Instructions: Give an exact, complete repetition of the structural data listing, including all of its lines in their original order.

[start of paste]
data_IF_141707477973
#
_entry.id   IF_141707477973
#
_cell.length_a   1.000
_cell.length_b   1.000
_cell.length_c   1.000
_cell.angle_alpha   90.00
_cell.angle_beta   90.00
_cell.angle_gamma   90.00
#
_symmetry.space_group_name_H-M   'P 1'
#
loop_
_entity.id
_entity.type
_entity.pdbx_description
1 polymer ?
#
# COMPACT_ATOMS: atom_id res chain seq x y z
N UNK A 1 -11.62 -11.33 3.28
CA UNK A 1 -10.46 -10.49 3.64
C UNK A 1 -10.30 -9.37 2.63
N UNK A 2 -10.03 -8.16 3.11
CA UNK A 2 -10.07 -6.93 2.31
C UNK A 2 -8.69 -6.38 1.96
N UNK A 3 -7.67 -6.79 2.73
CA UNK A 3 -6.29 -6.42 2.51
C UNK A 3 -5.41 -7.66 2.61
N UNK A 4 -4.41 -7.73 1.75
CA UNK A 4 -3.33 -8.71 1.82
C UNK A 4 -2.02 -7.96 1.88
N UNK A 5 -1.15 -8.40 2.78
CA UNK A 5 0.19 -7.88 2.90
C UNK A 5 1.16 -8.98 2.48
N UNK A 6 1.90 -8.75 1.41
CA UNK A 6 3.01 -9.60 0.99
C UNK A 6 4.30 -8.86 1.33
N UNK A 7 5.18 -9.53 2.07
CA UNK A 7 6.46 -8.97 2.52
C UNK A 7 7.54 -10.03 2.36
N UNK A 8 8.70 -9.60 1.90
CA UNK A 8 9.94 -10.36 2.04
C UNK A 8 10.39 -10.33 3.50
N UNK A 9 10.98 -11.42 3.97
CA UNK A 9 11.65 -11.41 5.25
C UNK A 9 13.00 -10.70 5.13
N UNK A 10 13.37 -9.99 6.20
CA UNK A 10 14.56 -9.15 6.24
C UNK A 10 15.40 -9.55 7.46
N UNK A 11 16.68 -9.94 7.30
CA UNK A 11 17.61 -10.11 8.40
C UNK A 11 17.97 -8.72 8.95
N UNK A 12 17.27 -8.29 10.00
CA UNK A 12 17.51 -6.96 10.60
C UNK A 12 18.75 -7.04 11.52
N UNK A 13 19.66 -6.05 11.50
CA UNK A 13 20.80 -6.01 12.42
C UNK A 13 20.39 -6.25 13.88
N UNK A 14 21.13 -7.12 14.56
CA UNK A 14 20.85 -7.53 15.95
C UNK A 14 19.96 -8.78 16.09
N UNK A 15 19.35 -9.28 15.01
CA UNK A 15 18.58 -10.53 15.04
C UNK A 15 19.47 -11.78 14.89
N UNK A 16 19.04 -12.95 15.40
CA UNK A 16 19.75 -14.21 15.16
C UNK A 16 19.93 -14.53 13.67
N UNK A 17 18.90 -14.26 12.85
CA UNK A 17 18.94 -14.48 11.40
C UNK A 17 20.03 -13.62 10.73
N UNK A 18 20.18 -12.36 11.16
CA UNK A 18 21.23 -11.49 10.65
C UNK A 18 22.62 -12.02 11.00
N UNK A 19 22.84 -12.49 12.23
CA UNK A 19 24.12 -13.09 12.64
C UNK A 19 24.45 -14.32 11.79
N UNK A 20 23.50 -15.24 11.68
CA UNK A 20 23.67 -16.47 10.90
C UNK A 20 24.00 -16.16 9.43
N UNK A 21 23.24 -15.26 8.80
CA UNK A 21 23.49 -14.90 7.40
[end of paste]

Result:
data_IF_141707477973
#
_entry.id   IF_141707477973
#
_cell.length_a   1.000
_cell.length_b   1.000
_cell.length_c   1.000
_cell.angle_alpha   90.00
_cell.angle_beta   90.00
_cell.angle_gamma   90.00
#
_symmetry.space_group_name_H-M   'P 1'
#
loop_
_entity.id
_entity.type
_entity.pdbx_description
1 polymer ?
#
# COMPACT_ATOMS: atom_id res chain seq x y z
N UNK A 1 -11.62 -11.33 3.28
CA UNK A 1 -10.46 -10.49 3.64
C UNK A 1 -10.30 -9.37 2.63
N UNK A 2 -10.03 -8.16 3.11
CA UNK A 2 -10.07 -6.93 2.31
C UNK A 2 -8.69 -6.38 1.96
N UNK A 3 -7.67 -6.79 2.73
CA UNK A 3 -6.29 -6.42 2.51
C UNK A 3 -5.41 -7.66 2.61
N UNK A 4 -4.41 -7.73 1.75
CA UNK A 4 -3.33 -8.71 1.82
C UNK A 4 -2.02 -7.96 1.88
N UNK A 5 -1.15 -8.40 2.78
CA UNK A 5 0.19 -7.88 2.90
C UNK A 5 1.16 -8.98 2.48
N UNK A 6 1.90 -8.75 1.41
CA UNK A 6 3.01 -9.60 0.99
C UNK A 6 4.30 -8.86 1.33
N UNK A 7 5.18 -9.53 2.07
CA UNK A 7 6.46 -8.97 2.52
C UNK A 7 7.54 -10.03 2.36
N UNK A 8 8.70 -9.60 1.90
CA UNK A 8 9.94 -10.36 2.04
C UNK A 8 10.39 -10.33 3.50
N UNK A 9 10.98 -11.42 3.97
CA UNK A 9 11.65 -11.41 5.25
C UNK A 9 13.00 -10.70 5.13
N UNK A 10 13.37 -9.99 6.20
CA UNK A 10 14.56 -9.15 6.24
C UNK A 10 15.40 -9.55 7.46
N UNK A 11 16.68 -9.94 7.30
CA UNK A 11 17.61 -10.11 8.40
C UNK A 11 17.97 -8.72 8.95
N UNK A 12 17.27 -8.29 10.00
CA UNK A 12 17.51 -6.96 10.60
C UNK A 12 18.75 -7.04 11.52
N UNK A 13 19.66 -6.05 11.50
CA UNK A 13 20.80 -6.01 12.42
C UNK A 13 20.39 -6.25 13.88
N UNK A 14 21.13 -7.12 14.56
CA UNK A 14 20.85 -7.53 15.95
C UNK A 14 19.96 -8.78 16.09
N UNK A 15 19.35 -9.28 15.01
CA UNK A 15 18.58 -10.53 15.04
C UNK A 15 19.47 -11.78 14.89
N UNK A 16 19.04 -12.95 15.40
CA UNK A 16 19.75 -14.21 15.16
C UNK A 16 19.93 -14.53 13.67
N UNK A 17 18.90 -14.26 12.85
CA UNK A 17 18.94 -14.48 11.40
C UNK A 17 20.03 -13.62 10.73
N UNK A 18 20.18 -12.36 11.16
CA UNK A 18 21.23 -11.49 10.65
C UNK A 18 22.62 -12.02 11.00
N UNK A 19 22.84 -12.49 12.23
CA UNK A 19 24.12 -13.09 12.64
C UNK A 19 24.45 -14.32 11.79
N UNK A 20 23.50 -15.24 11.68
CA UNK A 20 23.67 -16.47 10.90
C UNK A 20 24.00 -16.16 9.43
N UNK A 21 23.24 -15.26 8.80
CA UNK A 21 23.49 -14.90 7.40